Fifth Sunday after Pentecost

Today’s text is really a tale of two passages, each a lesson in confounding expectations.

Rebecca Begins her Journey to Canaan
Rebecca Begins her Journey to Canaan, from Art in the Christian Tradition, a project of the Vanderbilt Divinity Library, Nashville, Tenn.

July 9, 2017

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Commentary on Matthew 11:16-19, 25-30

Today’s text is really a tale of two passages, each a lesson in confounding expectations.

The string of three weeks of Jesus’ mission discourse ends on the fifth Sunday after Pentecost. By Matthew 11:16, the whole scene has shifted. John the Baptist, now imprisoned, has heard about Jesus and wants to know with certainty that he is Israel’s messiah, so he sends his disciples to ask Jesus directly. What follows from this question about Jesus’ messiahship (11:1-19) centers on the nature of perception: who are John and Jesus?

The crowds appear ready to judge only on the basis of the company these figures keep. John played the part of societal misfit, a throwback prophet whom many supposed was demon-possessed (verse 18). Jesus, on the other hand, associated himself with sinners and tax collectors. Therefore, the crowds concluded, he must be “a glutton and a drunkard” (verse 19). That people are so quick to dismiss a person’s merits on the basis of their perceived “affiliations” is apparently nothing new.

Jesus points out that God’s will has been made known in more than one way, through different kinds of mouthpieces, and yet still isn’t recognized. Jesus’ question is a good one: “What did you come into the wilderness to look at?” (11:7). What are our expectations of a prophet’s vocation or the messiah’s behavior? And how do our expectations, and the little conditions they contain, prevent us from recognizing the will of God in human form?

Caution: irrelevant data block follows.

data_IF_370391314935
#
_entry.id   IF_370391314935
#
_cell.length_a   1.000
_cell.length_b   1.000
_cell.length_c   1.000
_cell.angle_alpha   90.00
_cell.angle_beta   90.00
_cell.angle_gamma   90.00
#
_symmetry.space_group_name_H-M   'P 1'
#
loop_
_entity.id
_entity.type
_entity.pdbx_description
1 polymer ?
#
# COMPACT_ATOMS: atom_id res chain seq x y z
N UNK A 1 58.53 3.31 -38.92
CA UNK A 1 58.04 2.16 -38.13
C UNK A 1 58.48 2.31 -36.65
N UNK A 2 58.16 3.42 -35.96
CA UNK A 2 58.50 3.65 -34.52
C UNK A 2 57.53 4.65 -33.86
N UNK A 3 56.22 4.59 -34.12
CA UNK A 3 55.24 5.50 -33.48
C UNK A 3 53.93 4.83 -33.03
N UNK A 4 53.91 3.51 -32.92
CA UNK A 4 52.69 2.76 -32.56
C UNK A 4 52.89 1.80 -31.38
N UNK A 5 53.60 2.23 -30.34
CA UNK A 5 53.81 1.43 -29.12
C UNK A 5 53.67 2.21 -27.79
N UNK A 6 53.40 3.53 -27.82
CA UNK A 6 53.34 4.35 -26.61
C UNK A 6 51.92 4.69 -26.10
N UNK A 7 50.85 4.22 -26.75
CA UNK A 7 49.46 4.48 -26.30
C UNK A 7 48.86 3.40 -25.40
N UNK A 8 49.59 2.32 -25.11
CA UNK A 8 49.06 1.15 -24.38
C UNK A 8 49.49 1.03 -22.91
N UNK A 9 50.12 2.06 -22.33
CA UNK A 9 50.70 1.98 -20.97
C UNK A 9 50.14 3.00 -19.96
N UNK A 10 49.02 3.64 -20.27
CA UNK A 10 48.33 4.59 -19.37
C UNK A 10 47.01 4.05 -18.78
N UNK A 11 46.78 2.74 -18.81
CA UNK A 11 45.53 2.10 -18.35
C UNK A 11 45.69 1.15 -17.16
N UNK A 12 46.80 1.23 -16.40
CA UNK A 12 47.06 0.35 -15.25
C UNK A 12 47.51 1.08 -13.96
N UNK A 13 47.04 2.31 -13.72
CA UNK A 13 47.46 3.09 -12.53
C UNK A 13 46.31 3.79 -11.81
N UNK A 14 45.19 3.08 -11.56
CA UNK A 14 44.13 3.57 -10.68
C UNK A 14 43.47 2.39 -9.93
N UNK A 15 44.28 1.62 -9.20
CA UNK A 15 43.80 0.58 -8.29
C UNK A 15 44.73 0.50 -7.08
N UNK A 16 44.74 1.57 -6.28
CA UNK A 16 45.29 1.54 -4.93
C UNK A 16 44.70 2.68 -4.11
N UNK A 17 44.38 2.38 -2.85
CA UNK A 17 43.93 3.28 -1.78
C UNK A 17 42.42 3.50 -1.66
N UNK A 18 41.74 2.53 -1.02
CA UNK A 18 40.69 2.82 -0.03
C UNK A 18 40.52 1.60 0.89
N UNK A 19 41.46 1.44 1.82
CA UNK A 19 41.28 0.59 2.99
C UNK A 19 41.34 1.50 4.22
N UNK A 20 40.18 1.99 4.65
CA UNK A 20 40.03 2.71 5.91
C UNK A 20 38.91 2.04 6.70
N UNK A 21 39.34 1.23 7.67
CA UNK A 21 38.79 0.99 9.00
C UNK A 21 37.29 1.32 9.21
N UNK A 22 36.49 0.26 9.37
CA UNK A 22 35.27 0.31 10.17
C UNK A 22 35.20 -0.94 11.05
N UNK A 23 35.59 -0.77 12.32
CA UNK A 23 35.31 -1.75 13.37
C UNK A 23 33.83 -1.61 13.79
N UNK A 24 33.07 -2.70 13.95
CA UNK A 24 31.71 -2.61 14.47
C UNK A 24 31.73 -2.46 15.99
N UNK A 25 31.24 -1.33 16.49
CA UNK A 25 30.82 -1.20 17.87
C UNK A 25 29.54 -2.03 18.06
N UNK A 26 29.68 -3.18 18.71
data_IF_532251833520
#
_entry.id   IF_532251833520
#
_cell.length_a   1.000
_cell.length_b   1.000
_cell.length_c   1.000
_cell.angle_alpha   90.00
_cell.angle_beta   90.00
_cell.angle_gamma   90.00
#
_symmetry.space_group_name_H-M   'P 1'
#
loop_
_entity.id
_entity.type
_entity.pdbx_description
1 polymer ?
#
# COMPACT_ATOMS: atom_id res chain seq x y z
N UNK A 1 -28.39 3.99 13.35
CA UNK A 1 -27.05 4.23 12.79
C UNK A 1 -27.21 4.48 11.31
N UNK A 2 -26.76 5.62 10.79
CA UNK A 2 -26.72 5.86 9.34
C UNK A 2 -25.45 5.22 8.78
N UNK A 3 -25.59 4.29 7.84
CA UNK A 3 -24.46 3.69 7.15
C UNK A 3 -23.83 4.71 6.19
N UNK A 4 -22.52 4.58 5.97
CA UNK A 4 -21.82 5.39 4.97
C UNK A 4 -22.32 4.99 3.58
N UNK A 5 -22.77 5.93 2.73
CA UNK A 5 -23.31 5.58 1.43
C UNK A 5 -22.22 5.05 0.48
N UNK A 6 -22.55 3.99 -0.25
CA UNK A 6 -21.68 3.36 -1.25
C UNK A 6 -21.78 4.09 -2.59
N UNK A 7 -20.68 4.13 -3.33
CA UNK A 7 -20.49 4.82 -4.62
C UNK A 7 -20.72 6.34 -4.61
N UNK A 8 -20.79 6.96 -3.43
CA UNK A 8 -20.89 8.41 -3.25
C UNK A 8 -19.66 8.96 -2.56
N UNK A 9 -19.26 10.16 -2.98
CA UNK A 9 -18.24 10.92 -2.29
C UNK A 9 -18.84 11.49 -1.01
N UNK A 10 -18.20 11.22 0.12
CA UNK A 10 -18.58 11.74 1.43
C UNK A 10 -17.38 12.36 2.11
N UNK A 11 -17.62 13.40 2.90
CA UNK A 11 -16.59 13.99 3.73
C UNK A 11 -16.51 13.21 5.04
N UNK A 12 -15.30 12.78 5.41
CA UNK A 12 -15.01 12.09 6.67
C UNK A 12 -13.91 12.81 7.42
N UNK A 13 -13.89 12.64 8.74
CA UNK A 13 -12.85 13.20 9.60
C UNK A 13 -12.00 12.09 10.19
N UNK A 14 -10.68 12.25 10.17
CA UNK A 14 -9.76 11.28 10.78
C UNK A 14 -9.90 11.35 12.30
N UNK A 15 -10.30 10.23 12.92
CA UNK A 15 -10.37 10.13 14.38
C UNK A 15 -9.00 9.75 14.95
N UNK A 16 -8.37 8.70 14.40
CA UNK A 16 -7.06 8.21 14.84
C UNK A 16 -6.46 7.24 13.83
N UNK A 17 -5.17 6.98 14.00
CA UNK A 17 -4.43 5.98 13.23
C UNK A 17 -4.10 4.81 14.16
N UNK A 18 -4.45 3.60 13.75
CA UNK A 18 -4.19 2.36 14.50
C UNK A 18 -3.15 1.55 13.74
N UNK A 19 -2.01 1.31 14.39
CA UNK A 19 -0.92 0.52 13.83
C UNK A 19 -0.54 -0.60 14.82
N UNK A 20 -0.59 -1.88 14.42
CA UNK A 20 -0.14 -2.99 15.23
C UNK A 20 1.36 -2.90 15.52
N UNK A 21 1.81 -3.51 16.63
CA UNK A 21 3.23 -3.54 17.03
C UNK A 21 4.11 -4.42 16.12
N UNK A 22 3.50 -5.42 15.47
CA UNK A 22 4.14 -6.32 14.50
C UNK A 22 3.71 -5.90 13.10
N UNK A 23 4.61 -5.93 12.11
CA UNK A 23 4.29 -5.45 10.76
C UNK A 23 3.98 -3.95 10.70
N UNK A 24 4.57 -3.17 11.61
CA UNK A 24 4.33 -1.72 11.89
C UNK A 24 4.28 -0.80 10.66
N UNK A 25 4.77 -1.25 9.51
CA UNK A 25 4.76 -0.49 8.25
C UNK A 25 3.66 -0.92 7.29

Of course, these passages remind us precisely of our inability to box Jesus (and John) in, even if, like Peter on the mountaintop (17:4), we are so often ready to build shelters around our understandings of who God’s Son is. Were a savior a mere reflection of the people he saves, we would need to somehow collate a million mirror images. But Jesus points out that divine wisdom defies such categories and is to be judged by deeds not perceptions. As anyone in ministry quickly realizes, there is more than one way to disappoint expectant people!

In the second section of this passage, it is now our expectations of discipleship that are subject to disruption. A noticeable shift in voice and tone occurs in 11:25: “At that time Jesus said…”. The prayer (verses 25-26) and declaration of authority (verse 27) that follow are reminiscent of Jesus’ “high priestly” prayer in John 17. What the crowds could not recognize (verses 16-19) has been revealed to “infants” rather than the “wise and intelligent” (verse 25). In fact, ultimately only the Father rightly perceives the Son (verse 27).

In Matthew’s version (compare to Luke 10:21-22) Jesus adds to this prayer an invitation: “Come to me, all you that are weary and carrying heavy burdens, and I will give you rest. Take my yoke upon you … and you will find rest for your souls. For my yoke is easy, and my burden is light” (Matthew 11:28-30).